There is no doubt we have an extraordinary obligation to support our veterans returning from service to this country.  There is also no doubt that Massachusetts has been recognized by most veterans agencies as providing the best services of any state for veterans.  I have been appointed by Governor Patrick to the Massachusetts Council to the Military Interstate Compact Commission, a bi-partisan group that includes Veterans Affairs Secretary Francisco Urena and Education Secretary James Peyser, in an effort to protect and advocate for the children of servicemen.  I am proud to have supported the Valor Act II that was passed into law this year, and a new law that expands the rights of veterans this year, including protections against employment discrmination.  We must support the VA Hospital in Bedford, and the rights of all vets to good jobs at decent wages and affordable places to live. What has happened to the VA nationally is insulting to our country and cannot be tolerated.

On Hanscom Expansion:  Relieving Congestion

We came to Bedford, Burlington and Wilmington in part to get away from the noise, crowd and traffic of the city. Expansion of Hanscom to commercial development or commercial airlines will only add to our terrible traffic woes, and will create noise pollution that will affect all of us.  We must fight Hanscom expansion.  At the same time, we must fight to keep Hanscom open as a military base.

On Taxation:  Ensuring Fairness and Accountability

Massachusetts is in the mid range of states regarding both its overall tax burden and its business tax climate. Nevertheless, it has one of the most regressive tax systems in the country.  This is because most of our revenue comes from a flat income tax and a flat sales tax. Flat taxes mean that people who earn less pay a much greater percentage of their income in taxes than do people who make more. This is not simply a matter of fairness: it restricts consumers’ disposable income, and starves the economy of the demand necessary for businesses to thrive and add jobs. Massachusetts’ voters have a right to address tax fairness on the ballot, and I joined Governor Baker when I voted to advance the so-called “millionaire’s tax” for that reason. I oppose casino gambling and expansion of the lottery to include the use of credit cards or on-line gaming because gambling revenue is yet another form of regressive taxation that will make it harder for us to create productive jobs.  We can all agree that none of us want to pay more than is necessary in taxes, and all of us understand it takes revenue to run a free society. So the issue for me is more than just the level of taxation: it includes the sources of that revenue, what we do with the tax revenue we collect, and how we protect it from being wasted.  I will not vote for a tax increase that is not absolutely necessary, but I will consider the need to raise revenue fairly when it allows the Commonwealth to thrive, such as when we must maintain or improve our transportation infrastructure.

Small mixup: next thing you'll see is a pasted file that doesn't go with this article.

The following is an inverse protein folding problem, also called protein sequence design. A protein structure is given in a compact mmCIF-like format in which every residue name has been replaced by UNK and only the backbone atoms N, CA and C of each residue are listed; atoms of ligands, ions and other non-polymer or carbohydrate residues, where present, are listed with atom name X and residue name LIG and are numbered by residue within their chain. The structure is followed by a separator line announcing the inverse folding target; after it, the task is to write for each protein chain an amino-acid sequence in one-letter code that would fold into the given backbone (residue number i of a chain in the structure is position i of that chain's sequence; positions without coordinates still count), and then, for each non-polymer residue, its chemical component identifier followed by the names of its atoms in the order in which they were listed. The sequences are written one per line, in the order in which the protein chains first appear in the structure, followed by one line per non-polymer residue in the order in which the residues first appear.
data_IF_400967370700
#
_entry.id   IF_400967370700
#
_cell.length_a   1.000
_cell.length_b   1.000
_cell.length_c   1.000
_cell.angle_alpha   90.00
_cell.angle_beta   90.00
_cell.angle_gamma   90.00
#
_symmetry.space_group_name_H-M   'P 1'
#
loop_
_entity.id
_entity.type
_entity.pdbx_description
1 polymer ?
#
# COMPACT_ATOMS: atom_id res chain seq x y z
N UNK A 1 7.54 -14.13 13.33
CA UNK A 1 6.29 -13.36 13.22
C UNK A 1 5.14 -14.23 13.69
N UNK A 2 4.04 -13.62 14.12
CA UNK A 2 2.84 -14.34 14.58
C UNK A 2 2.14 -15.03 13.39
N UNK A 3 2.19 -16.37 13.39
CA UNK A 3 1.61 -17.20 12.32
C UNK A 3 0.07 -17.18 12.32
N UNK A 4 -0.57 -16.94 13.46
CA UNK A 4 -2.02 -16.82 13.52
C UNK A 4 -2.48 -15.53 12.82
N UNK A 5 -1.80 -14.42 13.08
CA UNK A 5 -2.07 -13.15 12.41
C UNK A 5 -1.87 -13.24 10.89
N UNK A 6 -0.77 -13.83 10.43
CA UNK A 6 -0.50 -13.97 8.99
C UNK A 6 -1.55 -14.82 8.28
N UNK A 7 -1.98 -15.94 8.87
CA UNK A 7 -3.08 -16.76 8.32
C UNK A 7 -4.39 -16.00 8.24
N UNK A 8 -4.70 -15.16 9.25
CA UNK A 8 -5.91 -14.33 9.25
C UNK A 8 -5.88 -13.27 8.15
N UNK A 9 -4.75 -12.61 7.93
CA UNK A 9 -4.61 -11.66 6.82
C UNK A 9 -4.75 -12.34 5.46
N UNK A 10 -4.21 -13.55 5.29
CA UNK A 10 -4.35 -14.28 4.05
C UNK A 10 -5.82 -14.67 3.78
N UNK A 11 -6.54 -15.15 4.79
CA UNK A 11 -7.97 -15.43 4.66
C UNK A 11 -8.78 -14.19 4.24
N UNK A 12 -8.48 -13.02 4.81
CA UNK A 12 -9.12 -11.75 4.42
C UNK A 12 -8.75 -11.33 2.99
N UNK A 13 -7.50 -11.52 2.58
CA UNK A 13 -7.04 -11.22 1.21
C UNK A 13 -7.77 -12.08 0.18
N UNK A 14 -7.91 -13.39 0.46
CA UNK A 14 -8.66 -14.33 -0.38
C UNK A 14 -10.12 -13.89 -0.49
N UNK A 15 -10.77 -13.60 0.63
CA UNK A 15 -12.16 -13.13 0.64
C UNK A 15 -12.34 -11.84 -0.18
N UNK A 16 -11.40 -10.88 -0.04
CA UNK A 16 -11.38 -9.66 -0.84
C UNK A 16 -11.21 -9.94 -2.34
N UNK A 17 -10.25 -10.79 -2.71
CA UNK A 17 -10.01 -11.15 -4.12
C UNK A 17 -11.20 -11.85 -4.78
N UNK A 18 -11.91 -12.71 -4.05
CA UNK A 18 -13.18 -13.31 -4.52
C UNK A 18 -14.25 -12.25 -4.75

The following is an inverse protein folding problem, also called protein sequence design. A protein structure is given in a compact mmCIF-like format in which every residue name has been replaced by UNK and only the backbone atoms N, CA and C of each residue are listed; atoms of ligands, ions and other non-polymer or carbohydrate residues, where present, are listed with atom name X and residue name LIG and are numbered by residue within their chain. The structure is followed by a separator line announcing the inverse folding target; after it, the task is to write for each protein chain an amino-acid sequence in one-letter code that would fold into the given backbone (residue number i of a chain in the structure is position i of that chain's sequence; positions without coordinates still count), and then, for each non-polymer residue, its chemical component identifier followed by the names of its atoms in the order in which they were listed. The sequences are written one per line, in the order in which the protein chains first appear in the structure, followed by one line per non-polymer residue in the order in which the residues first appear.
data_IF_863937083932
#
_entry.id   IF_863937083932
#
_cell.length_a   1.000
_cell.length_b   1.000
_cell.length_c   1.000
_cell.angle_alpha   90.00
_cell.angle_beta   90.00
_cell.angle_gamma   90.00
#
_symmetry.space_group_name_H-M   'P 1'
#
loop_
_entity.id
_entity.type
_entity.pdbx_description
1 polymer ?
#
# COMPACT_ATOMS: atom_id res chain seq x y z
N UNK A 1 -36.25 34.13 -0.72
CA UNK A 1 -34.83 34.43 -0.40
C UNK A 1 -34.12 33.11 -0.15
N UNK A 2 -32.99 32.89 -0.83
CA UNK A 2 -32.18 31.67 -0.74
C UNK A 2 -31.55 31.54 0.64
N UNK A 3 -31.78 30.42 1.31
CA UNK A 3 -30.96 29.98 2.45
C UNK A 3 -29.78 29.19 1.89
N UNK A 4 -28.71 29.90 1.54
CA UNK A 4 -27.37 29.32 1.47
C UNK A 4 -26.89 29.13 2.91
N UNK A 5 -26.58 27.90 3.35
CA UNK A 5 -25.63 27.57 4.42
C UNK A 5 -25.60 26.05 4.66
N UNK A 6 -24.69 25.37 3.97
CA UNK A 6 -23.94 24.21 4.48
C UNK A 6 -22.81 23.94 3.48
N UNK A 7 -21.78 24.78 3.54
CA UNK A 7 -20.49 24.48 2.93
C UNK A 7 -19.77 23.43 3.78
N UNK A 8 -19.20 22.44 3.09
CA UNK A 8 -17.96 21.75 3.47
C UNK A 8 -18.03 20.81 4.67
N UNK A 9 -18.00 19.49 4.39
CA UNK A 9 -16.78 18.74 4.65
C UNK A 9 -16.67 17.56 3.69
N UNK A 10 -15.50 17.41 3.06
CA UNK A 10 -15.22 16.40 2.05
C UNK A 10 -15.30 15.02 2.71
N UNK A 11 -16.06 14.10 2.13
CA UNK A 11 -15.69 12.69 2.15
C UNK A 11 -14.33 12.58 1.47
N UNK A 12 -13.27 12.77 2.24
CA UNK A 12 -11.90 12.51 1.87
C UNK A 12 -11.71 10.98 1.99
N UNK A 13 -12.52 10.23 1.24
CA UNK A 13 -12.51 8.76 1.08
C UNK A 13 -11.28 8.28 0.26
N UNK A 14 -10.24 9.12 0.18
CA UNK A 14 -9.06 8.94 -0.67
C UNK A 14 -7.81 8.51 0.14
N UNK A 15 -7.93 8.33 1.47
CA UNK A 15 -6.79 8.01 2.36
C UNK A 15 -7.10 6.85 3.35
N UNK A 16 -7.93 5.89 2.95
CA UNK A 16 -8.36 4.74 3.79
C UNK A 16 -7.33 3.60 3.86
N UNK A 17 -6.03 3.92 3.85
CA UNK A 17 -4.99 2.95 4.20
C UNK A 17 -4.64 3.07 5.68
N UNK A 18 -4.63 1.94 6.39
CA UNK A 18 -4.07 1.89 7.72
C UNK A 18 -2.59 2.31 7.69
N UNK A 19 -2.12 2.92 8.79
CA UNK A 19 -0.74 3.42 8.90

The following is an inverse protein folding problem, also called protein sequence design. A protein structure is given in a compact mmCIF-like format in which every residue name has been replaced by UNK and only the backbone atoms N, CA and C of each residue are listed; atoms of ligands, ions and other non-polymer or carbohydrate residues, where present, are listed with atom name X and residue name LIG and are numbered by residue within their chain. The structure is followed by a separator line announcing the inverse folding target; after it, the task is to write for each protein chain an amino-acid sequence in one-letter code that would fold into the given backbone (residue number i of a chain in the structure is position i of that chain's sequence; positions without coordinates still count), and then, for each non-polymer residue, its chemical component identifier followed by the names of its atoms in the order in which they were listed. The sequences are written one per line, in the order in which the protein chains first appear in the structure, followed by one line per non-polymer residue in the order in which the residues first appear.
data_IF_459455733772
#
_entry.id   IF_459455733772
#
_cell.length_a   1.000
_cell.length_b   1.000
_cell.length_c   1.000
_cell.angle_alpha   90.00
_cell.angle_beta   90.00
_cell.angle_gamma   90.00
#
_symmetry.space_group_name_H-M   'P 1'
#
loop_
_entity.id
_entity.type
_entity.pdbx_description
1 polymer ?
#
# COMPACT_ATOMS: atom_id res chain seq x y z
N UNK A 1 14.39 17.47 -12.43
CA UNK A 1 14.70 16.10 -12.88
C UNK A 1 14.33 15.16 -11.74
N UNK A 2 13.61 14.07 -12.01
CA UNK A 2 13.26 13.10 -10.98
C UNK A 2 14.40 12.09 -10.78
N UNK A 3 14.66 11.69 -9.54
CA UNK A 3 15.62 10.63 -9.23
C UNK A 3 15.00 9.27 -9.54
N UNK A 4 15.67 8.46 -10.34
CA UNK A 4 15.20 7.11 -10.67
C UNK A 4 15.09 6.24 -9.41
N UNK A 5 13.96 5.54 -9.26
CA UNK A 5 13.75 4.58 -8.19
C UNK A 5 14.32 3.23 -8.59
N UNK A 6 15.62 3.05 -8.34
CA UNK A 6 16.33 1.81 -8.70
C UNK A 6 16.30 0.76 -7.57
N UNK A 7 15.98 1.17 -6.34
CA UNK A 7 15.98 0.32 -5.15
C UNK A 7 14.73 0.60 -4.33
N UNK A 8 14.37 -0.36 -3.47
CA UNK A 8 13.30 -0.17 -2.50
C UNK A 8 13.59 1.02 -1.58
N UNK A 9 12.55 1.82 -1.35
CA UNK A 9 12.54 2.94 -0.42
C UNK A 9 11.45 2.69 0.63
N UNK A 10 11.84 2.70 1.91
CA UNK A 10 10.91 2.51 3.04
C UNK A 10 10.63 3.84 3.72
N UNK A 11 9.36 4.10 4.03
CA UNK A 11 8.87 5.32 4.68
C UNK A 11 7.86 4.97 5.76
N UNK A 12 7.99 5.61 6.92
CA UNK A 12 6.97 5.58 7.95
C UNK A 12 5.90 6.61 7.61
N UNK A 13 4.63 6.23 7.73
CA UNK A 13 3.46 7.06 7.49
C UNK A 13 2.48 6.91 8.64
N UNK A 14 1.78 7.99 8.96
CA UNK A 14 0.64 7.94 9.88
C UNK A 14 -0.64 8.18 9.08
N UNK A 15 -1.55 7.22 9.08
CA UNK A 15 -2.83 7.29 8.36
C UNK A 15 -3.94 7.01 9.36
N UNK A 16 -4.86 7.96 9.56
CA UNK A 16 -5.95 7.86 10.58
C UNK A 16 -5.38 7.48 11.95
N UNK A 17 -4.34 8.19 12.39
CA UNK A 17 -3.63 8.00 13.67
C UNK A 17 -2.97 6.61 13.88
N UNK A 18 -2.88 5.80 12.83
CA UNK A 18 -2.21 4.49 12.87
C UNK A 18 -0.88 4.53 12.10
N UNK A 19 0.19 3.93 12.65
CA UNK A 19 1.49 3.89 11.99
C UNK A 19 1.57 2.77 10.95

On Rights of LGBT Individuals: Fighting Discrimination

I am proud to live in the state that was the first to recognize same-sex marriages and that has worked to prevent discrimination on every level.  LGBT youth should be welcome in school without being singled out.  We can and will work to treat all people the same, and distinguish them by their behavior, and not by their appearance, age, gender or who they love. I proudly voted to expand the civil rights of transgender people, including the right to use the bathroom where the person feels most comfortable. I will not engage in fear mongering, understanding the privacy concern of some people but realizing that no transgender person has ever been convicted of engaging a crime while in the rest room and no person convicted of a crime in a rest room has ever used the defense of transgender status as some sort of excuse to be in the bathroom.

On Cultural Support: Fostering Creativity

As former Chair of the Cultural Council in Bedford, I have devoted significant time to the support of local artists, scientists, educators and others. The character of our communities includes the wonderful art pieces that hang in our libraries and public buildings. It includes the gardens, educational books and periodicals, video creations on local cable channels.  All of this gives us our identity and the reason businesses and people come to our communities, invest in our real estate, and help us maintain property values.  Art and culture is the sauce that flavors our every day diet